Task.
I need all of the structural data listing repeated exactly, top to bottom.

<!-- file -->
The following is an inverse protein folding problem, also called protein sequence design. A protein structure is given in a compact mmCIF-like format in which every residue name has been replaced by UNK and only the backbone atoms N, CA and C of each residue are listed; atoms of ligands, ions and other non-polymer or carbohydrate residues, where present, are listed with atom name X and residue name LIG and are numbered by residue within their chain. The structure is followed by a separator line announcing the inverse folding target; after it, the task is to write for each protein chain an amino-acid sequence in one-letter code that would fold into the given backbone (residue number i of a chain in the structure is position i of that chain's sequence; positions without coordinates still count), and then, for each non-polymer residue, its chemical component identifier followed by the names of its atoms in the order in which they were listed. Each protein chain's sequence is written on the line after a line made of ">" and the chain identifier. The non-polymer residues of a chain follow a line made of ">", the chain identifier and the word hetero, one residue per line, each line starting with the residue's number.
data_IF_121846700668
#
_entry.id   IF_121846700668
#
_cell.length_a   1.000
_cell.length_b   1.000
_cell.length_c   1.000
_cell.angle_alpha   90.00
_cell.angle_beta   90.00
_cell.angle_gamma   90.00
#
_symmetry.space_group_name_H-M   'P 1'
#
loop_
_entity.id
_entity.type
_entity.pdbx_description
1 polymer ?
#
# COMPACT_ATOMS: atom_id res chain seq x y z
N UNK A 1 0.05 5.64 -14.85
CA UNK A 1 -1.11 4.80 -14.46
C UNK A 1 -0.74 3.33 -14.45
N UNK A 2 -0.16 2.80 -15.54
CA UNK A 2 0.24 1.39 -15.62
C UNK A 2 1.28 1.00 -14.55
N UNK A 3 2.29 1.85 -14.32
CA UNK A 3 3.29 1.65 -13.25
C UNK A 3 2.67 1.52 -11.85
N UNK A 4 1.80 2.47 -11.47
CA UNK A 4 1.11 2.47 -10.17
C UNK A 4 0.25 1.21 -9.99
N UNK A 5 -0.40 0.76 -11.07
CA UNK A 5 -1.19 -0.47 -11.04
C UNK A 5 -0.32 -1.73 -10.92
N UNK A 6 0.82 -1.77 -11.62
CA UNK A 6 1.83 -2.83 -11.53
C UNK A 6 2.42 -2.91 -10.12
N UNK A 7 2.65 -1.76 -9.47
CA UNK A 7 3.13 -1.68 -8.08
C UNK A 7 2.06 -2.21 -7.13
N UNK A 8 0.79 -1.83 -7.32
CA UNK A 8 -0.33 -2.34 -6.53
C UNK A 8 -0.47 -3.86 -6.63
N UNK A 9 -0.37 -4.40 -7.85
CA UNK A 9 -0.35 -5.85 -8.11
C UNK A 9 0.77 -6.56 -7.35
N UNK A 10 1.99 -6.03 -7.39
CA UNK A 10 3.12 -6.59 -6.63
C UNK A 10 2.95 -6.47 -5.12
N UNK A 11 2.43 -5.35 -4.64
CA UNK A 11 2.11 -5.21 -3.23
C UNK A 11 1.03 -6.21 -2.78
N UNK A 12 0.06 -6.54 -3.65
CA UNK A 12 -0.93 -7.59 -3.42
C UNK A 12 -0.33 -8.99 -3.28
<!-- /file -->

The following is an inverse protein folding problem, also called protein sequence design. A protein structure is given in a compact mmCIF-like format in which every residue name has been replaced by UNK and only the backbone atoms N, CA and C of each residue are listed; atoms of ligands, ions and other non-polymer or carbohydrate residues, where present, are listed with atom name X and residue name LIG and are numbered by residue within their chain. The structure is followed by a separator line announcing the inverse folding target; after it, the task is to write for each protein chain an amino-acid sequence in one-letter code that would fold into the given backbone (residue number i of a chain in the structure is position i of that chain's sequence; positions without coordinates still count), and then, for each non-polymer residue, its chemical component identifier followed by the names of its atoms in the order in which they were listed. Each protein chain's sequence is written on the line after a line made of ">" and the chain identifier. The non-polymer residues of a chain follow a line made of ">", the chain identifier and the word hetero, one residue per line, each line starting with the residue's number.
data_IF_121846700668
#
_entry.id   IF_121846700668
#
_cell.length_a   1.000
_cell.length_b   1.000
_cell.length_c   1.000
_cell.angle_alpha   90.00
_cell.angle_beta   90.00
_cell.angle_gamma   90.00
#
_symmetry.space_group_name_H-M   'P 1'
#
loop_
_entity.id
_entity.type
_entity.pdbx_description
1 polymer ?
#
# COMPACT_ATOMS: atom_id res chain seq x y z
N UNK A 1 0.05 5.64 -14.85
CA UNK A 1 -1.11 4.80 -14.46
C UNK A 1 -0.74 3.33 -14.45
N UNK A 2 -0.16 2.80 -15.54
CA UNK A 2 0.24 1.39 -15.62
C UNK A 2 1.28 1.00 -14.55
N UNK A 3 2.29 1.85 -14.32
CA UNK A 3 3.29 1.65 -13.25
C UNK A 3 2.67 1.52 -11.85
N UNK A 4 1.80 2.47 -11.47
CA UNK A 4 1.11 2.47 -10.17
C UNK A 4 0.25 1.21 -9.99
N UNK A 5 -0.40 0.76 -11.07
CA UNK A 5 -1.19 -0.47 -11.04
C UNK A 5 -0.32 -1.73 -10.92
N UNK A 6 0.82 -1.77 -11.62
CA UNK A 6 1.83 -2.83 -11.53
C UNK A 6 2.42 -2.91 -10.12
N UNK A 7 2.65 -1.76 -9.47
CA UNK A 7 3.13 -1.68 -8.08
C UNK A 7 2.06 -2.21 -7.13
N UNK A 8 0.79 -1.83 -7.32
CA UNK A 8 -0.33 -2.34 -6.53
C UNK A 8 -0.47 -3.86 -6.63
N UNK A 9 -0.37 -4.40 -7.85
CA UNK A 9 -0.35 -5.85 -8.11
C UNK A 9 0.77 -6.56 -7.35
N UNK A 10 1.99 -6.03 -7.39
CA UNK A 10 3.12 -6.59 -6.63
C UNK A 10 2.95 -6.47 -5.12
N UNK A 11 2.43 -5.35 -4.64
CA UNK A 11 2.11 -5.21 -3.23
C UNK A 11 1.03 -6.21 -2.78
N UNK A 12 0.06 -6.54 -3.65
CA UNK A 12 -0.93 -7.59 -3.42
C UNK A 12 -0.33 -8.99 -3.28